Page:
Being able to partner with someone, in this case Travis Peterson eased her concerns a bit.

“We would call every Sunday to prepare for the questions for Cindy and Carla. Still, I remember my heart feeling like it would explode as we waited to call them. When we sat down to call them, the call rang and rang and rang before they finally answered.”

As the semester wore on, Behling’s apprehension would be replaced with confidence in the process and joy in getting to know the elders on a deeper level.

“After we got through the initial getting to know each other, I felt far more comfortable in my ability to hold the conversations and work with these ladies,” she said. “I have never heard of anything like this project before and I think being able to work 2-on-1 with them helped to get to know them on a deeper level than we would have in a group setting. These calls were personal, they had meaning, and they allowed me to get to know everyone so well. The ladies were so fun and every week that we were able to call was exciting, nothing felt stale. By the time the session ended I was sad to know that my time working with the two ladies I worked with was over. We had gotten to know each other on more of a personal level, and while this project was meant to help them, I felt like it helped me in some ways.”

The assignment wouldn’t be fulfilled until the final celebration at the end of the semester, as each student group presented their elders with a gift, created specifically for them based on their stories. The celebration took place on December 16 at ADRC, S. Adams St., Green Bay.

“For Carla we decided to write a one-page short story that accompanied a drawing which was the cover of the story she had been writing, Big House in Meadows. She was not able to be at the meeting for Timeslips, so it ended up being sent to her. For Cindy we wrote a short story that accompanied a Build-A-Bear that she named Baby Bear. We got the idea to give her a bear because we asked her, ‘If love were an object, what would it be?’ and she told us that a teddy bear was what represented love to her. I loved being able to work with her and get to know everything she loved to do.”

Meacham said the final gifts were exceptionally thoughtful and as varied as the elders’ stories and conversations. For example:

*Students painted a sunset silhouette of their assigned elder and his wife on a boat on the river, inspired by one of his favorite memories… when they were first married, and he couldn’t wait to share his family’s vacation cabin with her.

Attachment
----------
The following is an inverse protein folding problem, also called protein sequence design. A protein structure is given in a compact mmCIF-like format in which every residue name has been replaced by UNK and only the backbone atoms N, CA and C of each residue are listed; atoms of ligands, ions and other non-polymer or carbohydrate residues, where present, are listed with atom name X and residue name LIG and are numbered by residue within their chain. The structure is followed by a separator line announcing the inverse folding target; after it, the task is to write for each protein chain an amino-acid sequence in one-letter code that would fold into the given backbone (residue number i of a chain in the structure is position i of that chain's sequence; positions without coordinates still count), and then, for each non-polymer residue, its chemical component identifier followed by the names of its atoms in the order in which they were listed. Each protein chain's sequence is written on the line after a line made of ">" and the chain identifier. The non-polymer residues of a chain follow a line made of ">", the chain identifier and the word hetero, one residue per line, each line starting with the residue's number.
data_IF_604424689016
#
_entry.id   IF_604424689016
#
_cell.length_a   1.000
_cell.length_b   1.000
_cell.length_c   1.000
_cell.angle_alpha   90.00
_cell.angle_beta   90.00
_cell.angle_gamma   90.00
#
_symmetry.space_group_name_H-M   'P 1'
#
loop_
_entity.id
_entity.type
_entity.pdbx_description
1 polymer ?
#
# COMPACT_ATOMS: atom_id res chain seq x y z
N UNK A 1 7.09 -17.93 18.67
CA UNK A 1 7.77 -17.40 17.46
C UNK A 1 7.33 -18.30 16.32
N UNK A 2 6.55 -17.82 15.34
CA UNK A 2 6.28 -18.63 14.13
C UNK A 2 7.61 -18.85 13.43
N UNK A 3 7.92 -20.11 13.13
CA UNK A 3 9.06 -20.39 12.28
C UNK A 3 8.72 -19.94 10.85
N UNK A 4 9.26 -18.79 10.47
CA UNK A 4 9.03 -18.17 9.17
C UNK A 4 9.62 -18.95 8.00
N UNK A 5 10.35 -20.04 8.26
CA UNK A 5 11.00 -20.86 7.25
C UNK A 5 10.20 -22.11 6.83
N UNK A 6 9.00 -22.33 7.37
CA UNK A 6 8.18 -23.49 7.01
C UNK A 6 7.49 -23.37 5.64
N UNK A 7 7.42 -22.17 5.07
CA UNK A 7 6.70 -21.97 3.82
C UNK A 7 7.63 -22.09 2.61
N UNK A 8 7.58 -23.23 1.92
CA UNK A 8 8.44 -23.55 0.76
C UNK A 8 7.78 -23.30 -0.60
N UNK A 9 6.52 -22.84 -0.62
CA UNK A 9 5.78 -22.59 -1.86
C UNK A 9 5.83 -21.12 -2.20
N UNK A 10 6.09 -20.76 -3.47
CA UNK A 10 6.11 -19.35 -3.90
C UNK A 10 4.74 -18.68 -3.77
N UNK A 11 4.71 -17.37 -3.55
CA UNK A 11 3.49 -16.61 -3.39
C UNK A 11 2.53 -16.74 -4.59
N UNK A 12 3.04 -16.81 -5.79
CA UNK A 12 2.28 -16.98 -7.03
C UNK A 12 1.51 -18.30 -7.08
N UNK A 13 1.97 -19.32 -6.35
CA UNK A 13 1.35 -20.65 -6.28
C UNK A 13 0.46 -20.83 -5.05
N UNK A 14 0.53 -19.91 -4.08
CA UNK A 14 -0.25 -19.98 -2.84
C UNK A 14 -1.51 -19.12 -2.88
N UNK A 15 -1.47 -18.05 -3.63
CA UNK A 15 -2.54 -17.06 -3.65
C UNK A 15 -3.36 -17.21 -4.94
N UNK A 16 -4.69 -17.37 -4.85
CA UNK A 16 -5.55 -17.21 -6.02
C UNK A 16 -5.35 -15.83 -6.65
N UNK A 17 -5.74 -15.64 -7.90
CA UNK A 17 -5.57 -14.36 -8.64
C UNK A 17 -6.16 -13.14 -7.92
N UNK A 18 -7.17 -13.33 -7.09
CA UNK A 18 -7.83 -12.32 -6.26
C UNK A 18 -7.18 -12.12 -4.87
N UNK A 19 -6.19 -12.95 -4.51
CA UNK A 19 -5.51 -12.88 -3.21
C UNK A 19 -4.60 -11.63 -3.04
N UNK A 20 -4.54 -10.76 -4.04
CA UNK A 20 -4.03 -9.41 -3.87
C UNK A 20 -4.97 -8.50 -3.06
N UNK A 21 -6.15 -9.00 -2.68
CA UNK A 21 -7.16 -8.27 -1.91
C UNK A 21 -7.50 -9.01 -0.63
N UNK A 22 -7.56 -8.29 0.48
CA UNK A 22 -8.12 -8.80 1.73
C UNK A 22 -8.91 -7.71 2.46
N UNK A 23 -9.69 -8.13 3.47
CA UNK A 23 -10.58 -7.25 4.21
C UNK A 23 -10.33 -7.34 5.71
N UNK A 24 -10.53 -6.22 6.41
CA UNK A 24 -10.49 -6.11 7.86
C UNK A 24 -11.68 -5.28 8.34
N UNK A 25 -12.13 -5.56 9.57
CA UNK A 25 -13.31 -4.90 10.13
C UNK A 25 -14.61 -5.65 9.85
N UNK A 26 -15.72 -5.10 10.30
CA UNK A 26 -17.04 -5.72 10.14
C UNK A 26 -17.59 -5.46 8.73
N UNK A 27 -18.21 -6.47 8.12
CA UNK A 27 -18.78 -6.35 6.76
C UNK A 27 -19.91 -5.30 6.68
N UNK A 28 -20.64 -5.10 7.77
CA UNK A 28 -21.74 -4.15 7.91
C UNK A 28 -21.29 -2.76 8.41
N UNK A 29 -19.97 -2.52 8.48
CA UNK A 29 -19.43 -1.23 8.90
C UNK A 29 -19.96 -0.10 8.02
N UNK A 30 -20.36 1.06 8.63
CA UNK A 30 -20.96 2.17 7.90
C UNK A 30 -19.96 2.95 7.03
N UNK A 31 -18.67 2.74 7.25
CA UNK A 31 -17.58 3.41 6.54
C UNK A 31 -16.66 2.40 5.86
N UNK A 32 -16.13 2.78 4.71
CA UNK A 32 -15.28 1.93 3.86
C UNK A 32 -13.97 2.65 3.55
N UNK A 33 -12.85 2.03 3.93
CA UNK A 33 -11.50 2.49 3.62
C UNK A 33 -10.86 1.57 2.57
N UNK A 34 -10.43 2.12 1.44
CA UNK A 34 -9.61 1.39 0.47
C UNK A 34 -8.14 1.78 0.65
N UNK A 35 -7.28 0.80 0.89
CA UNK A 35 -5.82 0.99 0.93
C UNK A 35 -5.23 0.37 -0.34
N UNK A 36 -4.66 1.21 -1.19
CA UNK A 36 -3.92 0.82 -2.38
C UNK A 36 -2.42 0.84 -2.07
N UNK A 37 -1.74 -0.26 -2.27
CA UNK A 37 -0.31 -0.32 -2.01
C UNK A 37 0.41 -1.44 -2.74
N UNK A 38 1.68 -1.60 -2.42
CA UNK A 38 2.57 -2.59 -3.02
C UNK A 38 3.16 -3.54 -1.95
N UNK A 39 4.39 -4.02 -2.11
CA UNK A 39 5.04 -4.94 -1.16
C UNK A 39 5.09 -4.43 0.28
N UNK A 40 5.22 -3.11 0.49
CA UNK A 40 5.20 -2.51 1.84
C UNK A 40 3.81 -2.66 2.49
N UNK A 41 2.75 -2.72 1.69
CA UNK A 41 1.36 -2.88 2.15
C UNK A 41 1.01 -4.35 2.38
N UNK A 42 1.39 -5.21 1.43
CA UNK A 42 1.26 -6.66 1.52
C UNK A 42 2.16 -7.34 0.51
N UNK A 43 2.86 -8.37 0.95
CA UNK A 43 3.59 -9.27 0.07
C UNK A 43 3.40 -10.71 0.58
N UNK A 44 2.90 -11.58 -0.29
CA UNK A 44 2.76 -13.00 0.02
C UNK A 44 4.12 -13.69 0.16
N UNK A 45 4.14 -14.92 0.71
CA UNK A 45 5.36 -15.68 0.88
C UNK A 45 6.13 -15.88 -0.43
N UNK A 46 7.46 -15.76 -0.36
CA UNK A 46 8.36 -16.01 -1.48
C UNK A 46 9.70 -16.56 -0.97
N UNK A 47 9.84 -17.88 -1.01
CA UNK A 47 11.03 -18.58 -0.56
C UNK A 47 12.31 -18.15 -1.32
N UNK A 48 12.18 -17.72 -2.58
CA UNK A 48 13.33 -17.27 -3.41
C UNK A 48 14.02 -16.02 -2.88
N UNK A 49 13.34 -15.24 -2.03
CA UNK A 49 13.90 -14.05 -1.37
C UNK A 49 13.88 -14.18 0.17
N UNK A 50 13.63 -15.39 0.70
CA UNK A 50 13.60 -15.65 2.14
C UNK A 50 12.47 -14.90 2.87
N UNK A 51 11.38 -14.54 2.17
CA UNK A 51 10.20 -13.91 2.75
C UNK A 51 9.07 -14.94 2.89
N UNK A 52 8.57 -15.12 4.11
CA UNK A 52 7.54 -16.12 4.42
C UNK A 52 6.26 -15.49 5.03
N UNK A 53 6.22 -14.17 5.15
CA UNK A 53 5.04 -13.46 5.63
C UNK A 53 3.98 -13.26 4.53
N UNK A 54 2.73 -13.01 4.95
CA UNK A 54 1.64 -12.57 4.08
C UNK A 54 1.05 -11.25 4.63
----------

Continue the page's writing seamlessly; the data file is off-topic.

*Sensing how much the history of the Oneida people meant to their assigned elder, students created a 4-set of 12-ounce ceramic mugs with the words “Oneida, Respect, Community and Heritage” painted on them.

*When an elder shared that she was always getting into trouble with her daughter and son-in-law, and she loved to travel, knit, and sew, her assigned students created a sewing supplies bag labeled, “Anna’s Troublemaking Supplies.”

“At UW-Green Bay, part of our mission is to find that intersect between what we do and how it can reach the community,” Meacham said. “I saw TimeSlips and thought, ‘we have to do this!’ What attracted me to TimeSlips was the premise that creativity could be collaborative, supportive, and joyful—and bring elders together with college students. From my work with UntitledTown Book and Author Festival, I saw the power of storytelling firsthand. My work at UWGB is guided by the hope that storytelling can change the world, and this experience showed us all both the power, and comfort, of storytelling.”

In Spring 2024, Meacham will be teaching the English 309 course, Co-Creative Writing, and the full semester will be dedicated to TimeSlips storytelling within the University’s 16-county footprint. “That course was developed, in part, out of the possibilities of co-creative storytelling inspired by TimeSlips,” said Meacham.

Meacham is also hoping the University can engage multicultural faculty and students to consider participating.

Anyone interested in learning more about TimeSlips and the Creative Campus program can visit www.timeslips.org, or contact Program Manager, Andrew Morton at andrew@timeslips.org.